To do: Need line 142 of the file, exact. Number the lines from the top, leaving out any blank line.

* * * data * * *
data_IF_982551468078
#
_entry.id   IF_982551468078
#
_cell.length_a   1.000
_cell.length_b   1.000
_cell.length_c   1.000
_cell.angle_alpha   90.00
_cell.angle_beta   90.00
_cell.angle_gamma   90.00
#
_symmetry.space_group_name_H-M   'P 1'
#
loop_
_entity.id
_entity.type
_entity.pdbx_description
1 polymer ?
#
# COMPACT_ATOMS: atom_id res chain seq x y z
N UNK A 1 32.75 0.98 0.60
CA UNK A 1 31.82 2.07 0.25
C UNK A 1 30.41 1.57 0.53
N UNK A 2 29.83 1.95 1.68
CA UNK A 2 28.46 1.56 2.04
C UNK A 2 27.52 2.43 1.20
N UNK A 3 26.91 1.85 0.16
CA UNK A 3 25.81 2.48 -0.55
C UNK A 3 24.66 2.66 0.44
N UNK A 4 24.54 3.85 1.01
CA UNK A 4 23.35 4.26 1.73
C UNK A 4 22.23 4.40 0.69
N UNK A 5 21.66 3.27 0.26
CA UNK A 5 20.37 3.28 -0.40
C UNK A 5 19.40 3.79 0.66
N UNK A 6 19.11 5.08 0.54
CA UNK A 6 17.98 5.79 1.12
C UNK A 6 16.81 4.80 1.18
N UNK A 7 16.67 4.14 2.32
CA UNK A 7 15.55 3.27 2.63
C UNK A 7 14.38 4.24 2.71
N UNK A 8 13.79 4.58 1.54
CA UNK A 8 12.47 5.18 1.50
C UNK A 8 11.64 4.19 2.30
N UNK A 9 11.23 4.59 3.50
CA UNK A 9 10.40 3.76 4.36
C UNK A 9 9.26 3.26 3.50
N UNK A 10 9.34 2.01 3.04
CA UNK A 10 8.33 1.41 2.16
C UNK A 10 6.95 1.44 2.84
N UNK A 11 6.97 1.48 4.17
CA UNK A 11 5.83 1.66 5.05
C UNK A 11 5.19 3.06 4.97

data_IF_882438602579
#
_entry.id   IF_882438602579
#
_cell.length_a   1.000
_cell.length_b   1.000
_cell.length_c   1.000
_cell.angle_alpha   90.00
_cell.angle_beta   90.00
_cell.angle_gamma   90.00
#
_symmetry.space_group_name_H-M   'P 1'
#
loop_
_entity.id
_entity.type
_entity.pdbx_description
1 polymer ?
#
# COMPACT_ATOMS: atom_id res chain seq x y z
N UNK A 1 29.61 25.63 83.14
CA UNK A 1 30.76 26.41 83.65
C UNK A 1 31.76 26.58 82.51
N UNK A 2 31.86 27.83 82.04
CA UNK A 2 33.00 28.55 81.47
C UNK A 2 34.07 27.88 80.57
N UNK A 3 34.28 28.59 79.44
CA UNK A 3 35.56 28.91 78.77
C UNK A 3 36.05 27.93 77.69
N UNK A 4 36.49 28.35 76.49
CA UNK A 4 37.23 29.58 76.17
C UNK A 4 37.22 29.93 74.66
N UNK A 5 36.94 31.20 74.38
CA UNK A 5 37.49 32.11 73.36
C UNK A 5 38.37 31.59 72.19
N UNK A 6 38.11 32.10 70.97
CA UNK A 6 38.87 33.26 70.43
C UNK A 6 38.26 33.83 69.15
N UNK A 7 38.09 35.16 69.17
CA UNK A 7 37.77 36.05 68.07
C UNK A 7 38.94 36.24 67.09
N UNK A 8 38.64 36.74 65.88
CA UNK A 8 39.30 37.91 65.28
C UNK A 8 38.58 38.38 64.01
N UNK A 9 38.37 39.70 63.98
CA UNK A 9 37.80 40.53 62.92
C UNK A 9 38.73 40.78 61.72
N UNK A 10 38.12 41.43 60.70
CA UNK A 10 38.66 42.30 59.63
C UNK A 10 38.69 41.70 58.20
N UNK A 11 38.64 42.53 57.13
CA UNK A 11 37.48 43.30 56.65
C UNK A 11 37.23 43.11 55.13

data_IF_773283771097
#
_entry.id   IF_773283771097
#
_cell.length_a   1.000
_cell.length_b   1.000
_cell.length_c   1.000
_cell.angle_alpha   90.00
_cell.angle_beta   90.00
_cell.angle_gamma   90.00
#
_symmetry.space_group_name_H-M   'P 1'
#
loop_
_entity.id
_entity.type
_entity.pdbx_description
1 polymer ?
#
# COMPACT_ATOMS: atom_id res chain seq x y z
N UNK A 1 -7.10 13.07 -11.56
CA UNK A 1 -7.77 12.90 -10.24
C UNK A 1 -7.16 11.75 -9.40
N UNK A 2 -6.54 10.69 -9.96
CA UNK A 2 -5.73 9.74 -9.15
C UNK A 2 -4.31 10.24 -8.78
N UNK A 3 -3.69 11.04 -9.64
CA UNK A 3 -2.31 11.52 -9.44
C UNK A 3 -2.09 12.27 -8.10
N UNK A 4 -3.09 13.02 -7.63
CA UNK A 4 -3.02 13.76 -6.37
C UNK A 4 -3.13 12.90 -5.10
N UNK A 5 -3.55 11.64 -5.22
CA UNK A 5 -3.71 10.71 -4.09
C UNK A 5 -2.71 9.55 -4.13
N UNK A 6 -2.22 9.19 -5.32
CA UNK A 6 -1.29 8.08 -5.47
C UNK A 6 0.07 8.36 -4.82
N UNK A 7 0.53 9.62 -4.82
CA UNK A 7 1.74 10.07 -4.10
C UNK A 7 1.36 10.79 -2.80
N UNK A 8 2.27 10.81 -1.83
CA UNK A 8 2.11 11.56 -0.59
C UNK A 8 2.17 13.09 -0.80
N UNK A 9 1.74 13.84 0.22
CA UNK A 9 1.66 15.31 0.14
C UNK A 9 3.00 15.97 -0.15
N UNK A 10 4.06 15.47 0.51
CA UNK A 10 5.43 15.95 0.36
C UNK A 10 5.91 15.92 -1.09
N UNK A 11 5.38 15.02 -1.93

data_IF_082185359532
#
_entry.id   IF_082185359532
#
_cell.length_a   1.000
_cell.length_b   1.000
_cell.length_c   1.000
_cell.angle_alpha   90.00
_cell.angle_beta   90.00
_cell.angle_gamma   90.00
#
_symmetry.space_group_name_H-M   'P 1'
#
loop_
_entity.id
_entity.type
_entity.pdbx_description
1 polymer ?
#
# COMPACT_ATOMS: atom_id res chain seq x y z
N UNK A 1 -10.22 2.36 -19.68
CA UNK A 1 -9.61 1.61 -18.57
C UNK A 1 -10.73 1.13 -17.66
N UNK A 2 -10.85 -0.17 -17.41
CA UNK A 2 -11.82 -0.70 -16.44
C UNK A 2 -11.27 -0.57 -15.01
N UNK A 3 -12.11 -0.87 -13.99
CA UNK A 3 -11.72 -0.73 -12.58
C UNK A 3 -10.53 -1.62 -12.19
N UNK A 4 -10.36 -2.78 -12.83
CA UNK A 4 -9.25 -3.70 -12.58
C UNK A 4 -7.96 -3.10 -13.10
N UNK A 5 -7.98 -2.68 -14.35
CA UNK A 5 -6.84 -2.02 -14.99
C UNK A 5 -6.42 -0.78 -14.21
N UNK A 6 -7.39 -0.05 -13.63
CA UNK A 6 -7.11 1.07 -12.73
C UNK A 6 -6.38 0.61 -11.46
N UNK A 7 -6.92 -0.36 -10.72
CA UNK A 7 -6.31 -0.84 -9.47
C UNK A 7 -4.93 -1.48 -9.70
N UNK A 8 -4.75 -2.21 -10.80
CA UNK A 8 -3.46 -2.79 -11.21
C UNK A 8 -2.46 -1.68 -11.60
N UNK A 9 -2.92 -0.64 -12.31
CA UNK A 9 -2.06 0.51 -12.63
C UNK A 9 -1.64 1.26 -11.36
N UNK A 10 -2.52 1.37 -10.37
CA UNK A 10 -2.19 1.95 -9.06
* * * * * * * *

N UNK A 6 -2.22 9.19 -5.32